nep-cul New Economics Papers
on Cultural Economics
Issue of 2015‒04‒19
six papers chosen by
Roberto Zanola
Università degli Studi del Piemonte Orientale “Amedeo Avogadro”

  1. Fiscal and Economic Aspects of Book Consumption in the European Union By Karol J. Borowiecki; Trilce Navarrete
  2. Sorting based on Urban Heritage and Income: Evidence from the Amsterdam Metropolitan Area By Mark van Duijn; Jan Rouwendal
  3. Mozart or Pelé? The effects of teenagers’ participation in music and sports By Cabane, Charlotte; Hille, Adrian; Lechner, Michael
  4. Application of the war of attrition game to the analysis of intellectual property disputes By Manuel G. Ch\'avez-Angeles; Patricia S. S\'anchez-Medina
  5. Do pirates play fair? Ethical judgment of unauthorized sports broadcasts By Michał Krawczyk; Joanna Tyrowicz; Anna Kukla-Gryz; Wojciech Hardy
  6. In fatal pursuit of immortal fame: Peer competition and early mortality of music composers By Borowiecki, Karol Jan; Kavetsos, Georgios

  1. By: Karol J. Borowiecki (Department of Business and Economics, University of Southern Denmark, Odense,Denmark); Trilce Navarrete (Department of Business and Economics, University of Southern Denmark, Odense,Denmark)
    Abstract: One of the available and yet underappreciated tools in cultural policy at the national level is the reduction of VAT rates for cultural goods and services. We document the standard and reduced VAT rates in EU-28 countries in the period from 1993 to 2013 and explore the underlying determinants. We further introduce a simple theoretical framework to explain how reduced fiscal rates are expected to decrease prices and increase quantities of the consumed cultural goods and services. We then estimate quantitatively that a decrease in the VAT rate for books by one percentage point is associated with an economically significant drop in the price by 2.6 percent. Finally, we show the positive effect of a fiscal rate reduction on the book expenditure of well-off households, where a one percentage point decrease in the VAT rate for books leads to an increase in expenditure by 2.7 percent.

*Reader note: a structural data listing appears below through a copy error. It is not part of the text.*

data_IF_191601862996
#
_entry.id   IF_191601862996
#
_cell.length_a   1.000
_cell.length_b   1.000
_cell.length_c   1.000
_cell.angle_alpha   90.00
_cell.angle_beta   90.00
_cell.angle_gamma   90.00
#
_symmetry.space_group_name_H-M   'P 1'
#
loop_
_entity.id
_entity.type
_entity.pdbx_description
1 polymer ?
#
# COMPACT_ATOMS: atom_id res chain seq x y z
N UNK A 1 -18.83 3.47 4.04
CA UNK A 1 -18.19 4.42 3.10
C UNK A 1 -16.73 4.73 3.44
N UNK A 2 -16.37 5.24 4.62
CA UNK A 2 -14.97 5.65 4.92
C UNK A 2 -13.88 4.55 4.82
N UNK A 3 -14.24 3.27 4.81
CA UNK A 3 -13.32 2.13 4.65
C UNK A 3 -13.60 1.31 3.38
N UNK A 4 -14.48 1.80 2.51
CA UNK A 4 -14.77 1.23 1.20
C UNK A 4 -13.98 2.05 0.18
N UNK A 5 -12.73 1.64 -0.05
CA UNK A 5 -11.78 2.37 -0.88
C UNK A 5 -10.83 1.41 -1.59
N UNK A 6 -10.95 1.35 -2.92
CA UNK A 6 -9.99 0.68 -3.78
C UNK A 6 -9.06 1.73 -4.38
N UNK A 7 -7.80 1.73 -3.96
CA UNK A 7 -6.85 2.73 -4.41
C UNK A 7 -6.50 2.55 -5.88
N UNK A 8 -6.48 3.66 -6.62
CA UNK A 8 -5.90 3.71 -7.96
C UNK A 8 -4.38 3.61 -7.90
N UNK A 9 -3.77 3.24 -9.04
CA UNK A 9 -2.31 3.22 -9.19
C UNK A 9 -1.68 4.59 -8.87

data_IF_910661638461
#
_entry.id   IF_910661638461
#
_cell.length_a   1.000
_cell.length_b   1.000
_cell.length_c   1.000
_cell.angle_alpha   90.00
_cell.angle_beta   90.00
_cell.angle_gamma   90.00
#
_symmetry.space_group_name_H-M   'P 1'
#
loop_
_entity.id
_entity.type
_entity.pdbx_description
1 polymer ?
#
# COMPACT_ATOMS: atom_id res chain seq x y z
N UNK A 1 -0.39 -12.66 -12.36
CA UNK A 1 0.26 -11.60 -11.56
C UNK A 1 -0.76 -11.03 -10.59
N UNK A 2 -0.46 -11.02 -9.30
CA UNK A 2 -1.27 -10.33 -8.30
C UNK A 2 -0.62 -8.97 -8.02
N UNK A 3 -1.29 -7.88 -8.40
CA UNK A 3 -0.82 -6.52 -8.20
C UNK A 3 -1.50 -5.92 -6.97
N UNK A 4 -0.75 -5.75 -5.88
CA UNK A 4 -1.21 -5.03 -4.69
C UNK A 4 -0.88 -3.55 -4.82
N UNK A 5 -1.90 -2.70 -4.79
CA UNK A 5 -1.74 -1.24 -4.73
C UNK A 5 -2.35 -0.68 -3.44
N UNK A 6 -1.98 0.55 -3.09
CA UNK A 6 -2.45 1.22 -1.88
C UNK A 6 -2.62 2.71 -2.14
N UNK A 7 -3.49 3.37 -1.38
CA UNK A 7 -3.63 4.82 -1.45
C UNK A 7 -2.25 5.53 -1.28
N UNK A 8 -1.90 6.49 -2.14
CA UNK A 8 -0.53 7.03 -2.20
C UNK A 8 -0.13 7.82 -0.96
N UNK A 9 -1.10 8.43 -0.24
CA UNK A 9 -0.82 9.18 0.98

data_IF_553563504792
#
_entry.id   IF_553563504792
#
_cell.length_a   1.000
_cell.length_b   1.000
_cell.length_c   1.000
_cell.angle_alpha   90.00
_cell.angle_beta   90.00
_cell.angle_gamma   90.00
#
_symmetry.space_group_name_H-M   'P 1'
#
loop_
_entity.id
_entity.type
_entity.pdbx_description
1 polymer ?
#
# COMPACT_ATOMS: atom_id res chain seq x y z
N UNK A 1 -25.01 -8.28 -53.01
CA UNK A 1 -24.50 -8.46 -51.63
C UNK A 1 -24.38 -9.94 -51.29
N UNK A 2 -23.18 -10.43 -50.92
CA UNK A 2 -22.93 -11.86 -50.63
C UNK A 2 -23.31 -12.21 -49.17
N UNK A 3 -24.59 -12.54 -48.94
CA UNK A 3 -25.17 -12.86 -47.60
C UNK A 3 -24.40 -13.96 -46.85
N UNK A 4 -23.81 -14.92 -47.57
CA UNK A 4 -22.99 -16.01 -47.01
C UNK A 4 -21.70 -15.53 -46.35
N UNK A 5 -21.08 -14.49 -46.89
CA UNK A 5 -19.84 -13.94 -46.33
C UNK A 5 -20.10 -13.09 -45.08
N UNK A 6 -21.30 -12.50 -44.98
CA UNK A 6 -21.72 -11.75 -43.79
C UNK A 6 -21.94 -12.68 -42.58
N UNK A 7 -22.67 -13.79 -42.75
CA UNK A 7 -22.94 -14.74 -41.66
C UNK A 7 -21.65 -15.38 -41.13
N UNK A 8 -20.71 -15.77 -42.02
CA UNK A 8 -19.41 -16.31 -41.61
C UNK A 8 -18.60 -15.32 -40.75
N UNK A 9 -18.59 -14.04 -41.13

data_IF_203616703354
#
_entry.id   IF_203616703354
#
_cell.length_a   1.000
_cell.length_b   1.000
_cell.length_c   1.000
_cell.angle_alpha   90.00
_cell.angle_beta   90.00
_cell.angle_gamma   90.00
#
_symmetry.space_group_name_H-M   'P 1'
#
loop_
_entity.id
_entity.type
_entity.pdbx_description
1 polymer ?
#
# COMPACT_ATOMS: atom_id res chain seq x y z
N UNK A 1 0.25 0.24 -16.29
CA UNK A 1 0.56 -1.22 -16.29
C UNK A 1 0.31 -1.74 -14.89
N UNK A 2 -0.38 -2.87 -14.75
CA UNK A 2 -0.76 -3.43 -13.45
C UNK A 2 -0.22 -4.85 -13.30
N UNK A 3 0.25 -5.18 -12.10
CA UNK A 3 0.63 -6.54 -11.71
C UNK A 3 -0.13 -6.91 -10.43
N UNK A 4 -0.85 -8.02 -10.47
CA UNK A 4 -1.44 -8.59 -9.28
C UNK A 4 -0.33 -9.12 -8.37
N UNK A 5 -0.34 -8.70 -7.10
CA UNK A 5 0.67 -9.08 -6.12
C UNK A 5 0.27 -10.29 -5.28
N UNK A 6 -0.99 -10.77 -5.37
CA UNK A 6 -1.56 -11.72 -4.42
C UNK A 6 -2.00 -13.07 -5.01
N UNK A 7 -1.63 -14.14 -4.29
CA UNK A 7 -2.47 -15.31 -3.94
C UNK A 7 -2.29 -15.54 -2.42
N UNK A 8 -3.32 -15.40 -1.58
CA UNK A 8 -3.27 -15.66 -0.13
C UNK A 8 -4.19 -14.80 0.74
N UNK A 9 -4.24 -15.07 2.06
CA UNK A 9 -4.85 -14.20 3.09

Keywords: Cultural consumption, Book markets, Cultural policy, Value added tax, fiscal policy
    JEL: H21 H31 I30 K34 Z11
    Date: 2015–04
  2. By: Mark van Duijn (VU University Amsterdam, University of Groningen, and Amsterdam School of Real Estate, the Netherlands); Jan Rouwendal (VU University Amsterdam, and Amsterdam School of Real Estate, the Netherlands)